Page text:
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When I'm Sixty Four

Bob James

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The year is 64 AD and the Stoic philosopher Seneca, by coincidence, is 64.

He's been retired from his job as Nero's chief of staff two full years now, and has time on his hands.

He likes to sit by the waterside near his villa outside Rome and people-watch.

Seneca sees the sail of an incoming mailboat one day, and studies the sudden stirring of the "rabble" on the docks.

"While everybody was bustling and hurrying to the waterfront," he writes to his friend Lucilius, "I felt great pleasure in my laziness, because, although I was soon to receive letters from my friends, I was in no hurry to know how affairs were progressing abroad."

Seneca's bemusement stems from the thought that he has "more travelling-money than journey;" in other words, that he won't outlive the wealth he's accumulated, because his remaining life will likely be short.

He can travel as much as he wants—or not at all.

A journey is frustrating, he tells Lucilius, if you quit halfway before reaching your destination; but, as a metaphor for life, a journey need not be completed to be rewarding.

Related: Carry A Sharp Blade

"Life is not incomplete if it is honorable," Seneca writes.

"At whatever point you leave off living, provided you leave off nobly, your life is a whole."

Leaving "nobly," Seneca says, is leaving "bravely" and "resolutely;" "gliding from life," no matter the reasons.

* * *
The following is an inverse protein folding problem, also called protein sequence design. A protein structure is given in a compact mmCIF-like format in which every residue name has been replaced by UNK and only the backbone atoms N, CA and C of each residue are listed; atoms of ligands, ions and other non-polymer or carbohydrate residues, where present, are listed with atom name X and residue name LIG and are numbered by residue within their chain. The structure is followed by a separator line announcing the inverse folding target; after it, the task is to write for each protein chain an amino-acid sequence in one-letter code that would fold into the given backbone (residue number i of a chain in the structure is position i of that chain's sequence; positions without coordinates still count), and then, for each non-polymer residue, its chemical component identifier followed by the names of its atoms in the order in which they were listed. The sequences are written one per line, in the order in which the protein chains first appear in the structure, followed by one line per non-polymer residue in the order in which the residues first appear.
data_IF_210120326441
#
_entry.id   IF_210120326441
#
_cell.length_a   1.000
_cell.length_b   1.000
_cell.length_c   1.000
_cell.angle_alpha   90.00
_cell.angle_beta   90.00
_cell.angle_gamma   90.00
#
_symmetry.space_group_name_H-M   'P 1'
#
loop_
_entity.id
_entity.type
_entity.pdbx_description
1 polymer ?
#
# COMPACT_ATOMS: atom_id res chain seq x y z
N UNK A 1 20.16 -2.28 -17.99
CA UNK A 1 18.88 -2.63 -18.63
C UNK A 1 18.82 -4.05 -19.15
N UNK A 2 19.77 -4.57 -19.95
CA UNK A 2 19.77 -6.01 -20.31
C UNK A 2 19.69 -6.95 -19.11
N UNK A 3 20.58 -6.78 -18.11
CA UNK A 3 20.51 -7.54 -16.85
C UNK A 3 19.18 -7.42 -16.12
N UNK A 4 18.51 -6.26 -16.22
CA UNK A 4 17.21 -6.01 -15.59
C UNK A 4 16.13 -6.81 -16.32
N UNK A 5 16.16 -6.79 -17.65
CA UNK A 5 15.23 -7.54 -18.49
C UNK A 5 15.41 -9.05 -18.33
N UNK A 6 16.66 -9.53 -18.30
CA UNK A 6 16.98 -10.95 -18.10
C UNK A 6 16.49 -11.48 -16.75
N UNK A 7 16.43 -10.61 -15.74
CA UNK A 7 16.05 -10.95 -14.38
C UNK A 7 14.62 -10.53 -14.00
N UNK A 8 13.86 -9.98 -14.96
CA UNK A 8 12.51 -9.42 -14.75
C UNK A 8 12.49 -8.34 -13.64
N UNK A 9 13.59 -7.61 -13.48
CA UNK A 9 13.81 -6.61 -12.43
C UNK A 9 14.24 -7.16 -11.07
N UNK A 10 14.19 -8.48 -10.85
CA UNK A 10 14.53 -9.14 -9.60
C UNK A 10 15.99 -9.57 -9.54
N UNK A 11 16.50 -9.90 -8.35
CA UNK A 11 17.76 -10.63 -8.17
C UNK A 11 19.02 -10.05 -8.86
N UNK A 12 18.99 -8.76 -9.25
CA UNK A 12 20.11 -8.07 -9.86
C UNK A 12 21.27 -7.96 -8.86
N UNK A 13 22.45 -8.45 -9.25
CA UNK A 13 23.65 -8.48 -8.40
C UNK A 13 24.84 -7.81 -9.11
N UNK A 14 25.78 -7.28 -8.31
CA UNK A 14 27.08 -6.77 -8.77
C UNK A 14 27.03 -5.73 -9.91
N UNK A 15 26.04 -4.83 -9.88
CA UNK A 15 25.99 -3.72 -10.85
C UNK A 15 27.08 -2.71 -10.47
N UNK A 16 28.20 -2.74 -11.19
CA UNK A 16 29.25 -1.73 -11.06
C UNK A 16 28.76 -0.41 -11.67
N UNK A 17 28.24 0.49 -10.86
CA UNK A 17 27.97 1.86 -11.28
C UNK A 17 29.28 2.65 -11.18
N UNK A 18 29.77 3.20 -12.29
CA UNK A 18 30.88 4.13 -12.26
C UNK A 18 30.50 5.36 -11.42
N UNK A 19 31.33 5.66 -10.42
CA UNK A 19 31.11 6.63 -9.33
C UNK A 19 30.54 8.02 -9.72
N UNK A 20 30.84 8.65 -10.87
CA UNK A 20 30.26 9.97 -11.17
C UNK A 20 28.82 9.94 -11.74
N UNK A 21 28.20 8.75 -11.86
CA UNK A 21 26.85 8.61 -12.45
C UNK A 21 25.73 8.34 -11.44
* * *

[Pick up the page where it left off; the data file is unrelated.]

Those reasons—the reasons for your death—"need not be momentous," he says; "for neither are the reasons momentous which hold us here."

The rabble on the docks awaiting the news amuses Seneca, because it never stops to ask, what bearing does the news have on the journey?

Why should I care that Jeff Bezos has traveled into space? That Britney Spears or Guns N Roses are back on tour? That the Queen remains disappointed with Meghan Markle? That the Republicans and Democrats don't get along?

Like Seneca, I'm in no hurry to know how affairs are progressing abroad.

So please don't ping me, text me, tweet me, or DM me.

I’m approaching yet another sexagenarian birthday and, in Stoic fashion, am content just to sit and watch the rabble rush to the mailboat. Or I'll just listen to The Beatles.

If you have news to share, please, as the expression goes, tell me something I don't know.

How to leave here nobly would be a great start.

Benjamin Hotel
Benjamin Hotel

ABOUT THE AUTHOR

Bob James

Bob James is a second-act still-life painter and obsessive blogger. His oil paintings can be found on his website.

While first to admit all his opinions are merely his own, Bob agrees with Oscar Wilde, who said, “In all matters of opinion, our adversaries are insane.”

He currently resides in Delaware.